When Frank introduced this to me today I knew right away that it was a blog post.
An article in his cycling magazine told about a young man who developed this philosophy. The cyclist started out severely obese - 430 pounds, obese! He made a decision to change. And bike riding became his exercise of choice.
These two sentences from the article are the centerpiece of this post:
"Adopt a 'better than zero' mindset. Say you set out for 20 miles, if you get tired after 15, you can stop - 15 is still better than zero."
To Luke's credit, this mindset has aided him in losing 230 pounds!
I could immediately see how that thought process would impact so many areas of my life.
- No time to clean out every draw in my house. But cleaning the junk drawer in the kitchen is better than zero!
- Can't take an hour for the gym each day. But walking a couple of miles three times a week is better than zero!
- Wanted to call everyone who's missed church in the past month. But calling the ones who've been sick is better than zero!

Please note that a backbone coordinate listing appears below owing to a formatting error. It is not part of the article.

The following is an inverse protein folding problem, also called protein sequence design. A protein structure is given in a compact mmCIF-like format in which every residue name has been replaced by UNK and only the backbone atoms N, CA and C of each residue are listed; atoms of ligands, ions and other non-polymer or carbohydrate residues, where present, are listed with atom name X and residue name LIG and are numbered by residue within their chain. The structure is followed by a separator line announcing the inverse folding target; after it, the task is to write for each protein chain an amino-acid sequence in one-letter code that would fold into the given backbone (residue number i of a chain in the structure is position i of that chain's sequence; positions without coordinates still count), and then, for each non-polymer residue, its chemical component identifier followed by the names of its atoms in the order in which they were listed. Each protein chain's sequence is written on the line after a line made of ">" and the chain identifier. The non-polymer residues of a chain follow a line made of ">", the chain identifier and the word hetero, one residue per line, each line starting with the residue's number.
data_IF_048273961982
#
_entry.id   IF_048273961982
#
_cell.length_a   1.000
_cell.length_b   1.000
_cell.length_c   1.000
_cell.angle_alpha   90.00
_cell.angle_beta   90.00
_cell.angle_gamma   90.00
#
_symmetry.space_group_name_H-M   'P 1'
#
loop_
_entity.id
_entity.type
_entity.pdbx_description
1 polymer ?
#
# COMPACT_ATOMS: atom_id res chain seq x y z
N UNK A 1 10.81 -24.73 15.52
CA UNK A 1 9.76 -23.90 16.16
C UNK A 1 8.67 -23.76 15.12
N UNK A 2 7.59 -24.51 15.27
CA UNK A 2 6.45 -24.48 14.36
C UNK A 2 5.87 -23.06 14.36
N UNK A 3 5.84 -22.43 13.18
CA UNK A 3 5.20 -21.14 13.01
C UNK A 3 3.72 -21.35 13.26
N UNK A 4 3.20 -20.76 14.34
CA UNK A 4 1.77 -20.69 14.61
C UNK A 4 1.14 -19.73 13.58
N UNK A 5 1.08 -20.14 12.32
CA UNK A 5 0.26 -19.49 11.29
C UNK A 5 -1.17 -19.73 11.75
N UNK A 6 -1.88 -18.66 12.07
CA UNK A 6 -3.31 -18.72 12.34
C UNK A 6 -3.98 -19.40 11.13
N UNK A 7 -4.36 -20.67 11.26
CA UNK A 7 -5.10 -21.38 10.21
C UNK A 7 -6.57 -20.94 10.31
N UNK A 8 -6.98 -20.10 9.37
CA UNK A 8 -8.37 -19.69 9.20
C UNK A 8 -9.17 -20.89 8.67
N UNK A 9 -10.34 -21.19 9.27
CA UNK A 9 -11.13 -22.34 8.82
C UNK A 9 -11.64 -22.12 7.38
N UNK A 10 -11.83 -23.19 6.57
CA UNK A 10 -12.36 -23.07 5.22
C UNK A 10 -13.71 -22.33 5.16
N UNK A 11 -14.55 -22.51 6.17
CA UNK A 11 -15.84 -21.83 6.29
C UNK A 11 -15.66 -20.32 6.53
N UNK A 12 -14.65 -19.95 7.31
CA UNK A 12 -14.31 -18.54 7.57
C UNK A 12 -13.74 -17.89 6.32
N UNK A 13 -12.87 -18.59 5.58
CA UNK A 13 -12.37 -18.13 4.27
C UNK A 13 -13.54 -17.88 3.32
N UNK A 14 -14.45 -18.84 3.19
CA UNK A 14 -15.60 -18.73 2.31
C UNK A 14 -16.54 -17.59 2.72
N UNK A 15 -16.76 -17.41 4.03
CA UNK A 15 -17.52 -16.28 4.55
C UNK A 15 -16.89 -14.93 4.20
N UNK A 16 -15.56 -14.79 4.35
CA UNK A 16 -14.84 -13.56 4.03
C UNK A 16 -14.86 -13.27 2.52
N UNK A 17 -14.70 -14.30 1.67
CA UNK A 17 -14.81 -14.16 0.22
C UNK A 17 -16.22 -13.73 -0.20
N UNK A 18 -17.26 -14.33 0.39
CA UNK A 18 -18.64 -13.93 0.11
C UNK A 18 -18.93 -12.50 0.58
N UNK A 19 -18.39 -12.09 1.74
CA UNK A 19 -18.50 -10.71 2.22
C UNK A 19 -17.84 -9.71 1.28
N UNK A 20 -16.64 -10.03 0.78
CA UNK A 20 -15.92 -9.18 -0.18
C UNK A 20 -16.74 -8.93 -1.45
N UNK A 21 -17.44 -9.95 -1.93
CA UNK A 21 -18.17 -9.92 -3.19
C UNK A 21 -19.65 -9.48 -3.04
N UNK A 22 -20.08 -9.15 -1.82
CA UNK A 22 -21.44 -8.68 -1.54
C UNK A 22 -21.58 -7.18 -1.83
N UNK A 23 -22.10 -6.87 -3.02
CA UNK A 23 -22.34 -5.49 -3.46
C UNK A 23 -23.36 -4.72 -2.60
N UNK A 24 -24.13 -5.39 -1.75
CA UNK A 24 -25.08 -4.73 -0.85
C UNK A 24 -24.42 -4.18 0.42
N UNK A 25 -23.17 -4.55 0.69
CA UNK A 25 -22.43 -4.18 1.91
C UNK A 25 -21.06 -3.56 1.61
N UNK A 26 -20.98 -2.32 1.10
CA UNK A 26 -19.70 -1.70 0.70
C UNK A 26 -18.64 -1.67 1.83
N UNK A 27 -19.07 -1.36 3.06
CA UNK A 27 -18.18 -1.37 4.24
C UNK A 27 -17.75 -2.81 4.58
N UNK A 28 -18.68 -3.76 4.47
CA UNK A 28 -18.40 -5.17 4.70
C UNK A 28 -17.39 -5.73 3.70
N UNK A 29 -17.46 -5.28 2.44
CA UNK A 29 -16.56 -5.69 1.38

- Not sure how to write a book (which I'd love to do.) But writing a blog post each week is better than zero!
- Don't have the means to impact the entire world with the Good News. But encouraging/praying with my neighbor is better than zero!
- Wish I could devote long hours to study. But thirty minutes of quiet time each morning is better than zero!
When you have a tendency to be an over-achiever as so many of us do in our world today, life can become frustrating very quickly. We find ourselves constantly looking at what should have been done - what could have been done - instead of celebrating what has been accomplished.
Now, I'm not suggesting the better than zero mindset as an excuse mechanism for not giving it our best effort. Not at all! But what I am suggesting is that we remember to celebrate small beginnings, the way Scripture instructs.
Someone told me once that I was waiting until I had the entire "loaf of bread" to celebrate. ("Give us this day our daily bread.....") When actually, our Father sees it as a point of faith if we willingly express gratitude for even a slice of bread. The slice says that more is on the way!
That's how Luke lost 230 pounds!
At 430 pounds, the task seemed impossible. But he learned to celebrate and be grateful for the first mile. Five miles. Fifteen miles. Each additional mile was better than zero!
I'd love to know where you would like to apply the "Better than Zero" philosophy in your life. Get started - I'll cheer with you!